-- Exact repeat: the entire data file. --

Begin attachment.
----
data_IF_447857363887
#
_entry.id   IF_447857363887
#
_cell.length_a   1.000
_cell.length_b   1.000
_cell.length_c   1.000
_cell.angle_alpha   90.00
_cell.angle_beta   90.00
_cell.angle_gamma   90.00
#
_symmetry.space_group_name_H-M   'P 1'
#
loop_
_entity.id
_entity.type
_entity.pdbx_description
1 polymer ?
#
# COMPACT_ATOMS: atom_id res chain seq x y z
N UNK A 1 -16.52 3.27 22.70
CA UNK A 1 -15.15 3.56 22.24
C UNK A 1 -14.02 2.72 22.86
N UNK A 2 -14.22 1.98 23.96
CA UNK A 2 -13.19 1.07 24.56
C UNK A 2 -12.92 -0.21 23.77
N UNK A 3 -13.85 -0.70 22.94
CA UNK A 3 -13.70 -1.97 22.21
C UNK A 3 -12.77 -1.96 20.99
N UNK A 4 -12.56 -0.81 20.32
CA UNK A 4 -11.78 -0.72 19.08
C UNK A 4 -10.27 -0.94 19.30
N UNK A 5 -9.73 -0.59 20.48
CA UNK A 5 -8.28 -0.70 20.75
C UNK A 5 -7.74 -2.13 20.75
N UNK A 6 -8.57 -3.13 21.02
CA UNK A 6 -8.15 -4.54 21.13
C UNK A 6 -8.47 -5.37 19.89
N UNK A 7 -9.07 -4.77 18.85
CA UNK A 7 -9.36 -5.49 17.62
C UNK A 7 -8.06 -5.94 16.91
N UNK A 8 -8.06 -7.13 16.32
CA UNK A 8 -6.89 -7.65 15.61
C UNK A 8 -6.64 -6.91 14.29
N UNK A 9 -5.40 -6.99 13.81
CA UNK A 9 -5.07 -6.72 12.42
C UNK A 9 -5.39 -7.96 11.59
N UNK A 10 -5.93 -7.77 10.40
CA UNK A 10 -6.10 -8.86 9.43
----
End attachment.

data_IF_447857363887
#
_entry.id   IF_447857363887
#
_cell.length_a   1.000
_cell.length_b   1.000
_cell.length_c   1.000
_cell.angle_alpha   90.00
_cell.angle_beta   90.00
_cell.angle_gamma   90.00
#
_symmetry.space_group_name_H-M   'P 1'
#
loop_
_entity.id
_entity.type
_entity.pdbx_description
1 polymer ?
#
# COMPACT_ATOMS: atom_id res chain seq x y z
N UNK A 1 -16.52 3.27 22.70
CA UNK A 1 -15.15 3.56 22.24
C UNK A 1 -14.02 2.72 22.86
N UNK A 2 -14.22 1.98 23.96
CA UNK A 2 -13.19 1.07 24.56
C UNK A 2 -12.92 -0.21 23.77
N UNK A 3 -13.85 -0.70 22.94
CA UNK A 3 -13.70 -1.97 22.21
C UNK A 3 -12.77 -1.96 20.99
N UNK A 4 -12.56 -0.81 20.32
CA UNK A 4 -11.78 -0.72 19.08
C UNK A 4 -10.27 -0.94 19.30
N UNK A 5 -9.73 -0.59 20.48
CA UNK A 5 -8.28 -0.70 20.75
C UNK A 5 -7.74 -2.13 20.75
N UNK A 6 -8.57 -3.13 21.02
CA UNK A 6 -8.15 -4.54 21.13
C UNK A 6 -8.47 -5.37 19.89
N UNK A 7 -9.07 -4.77 18.85
CA UNK A 7 -9.36 -5.49 17.62
C UNK A 7 -8.06 -5.94 16.91
N UNK A 8 -8.06 -7.13 16.32
CA UNK A 8 -6.89 -7.65 15.61
C UNK A 8 -6.64 -6.91 14.29
N UNK A 9 -5.40 -6.99 13.81
CA UNK A 9 -5.07 -6.72 12.42
C UNK A 9 -5.39 -7.96 11.59
N UNK A 10 -5.93 -7.77 10.40
CA UNK A 10 -6.10 -8.86 9.43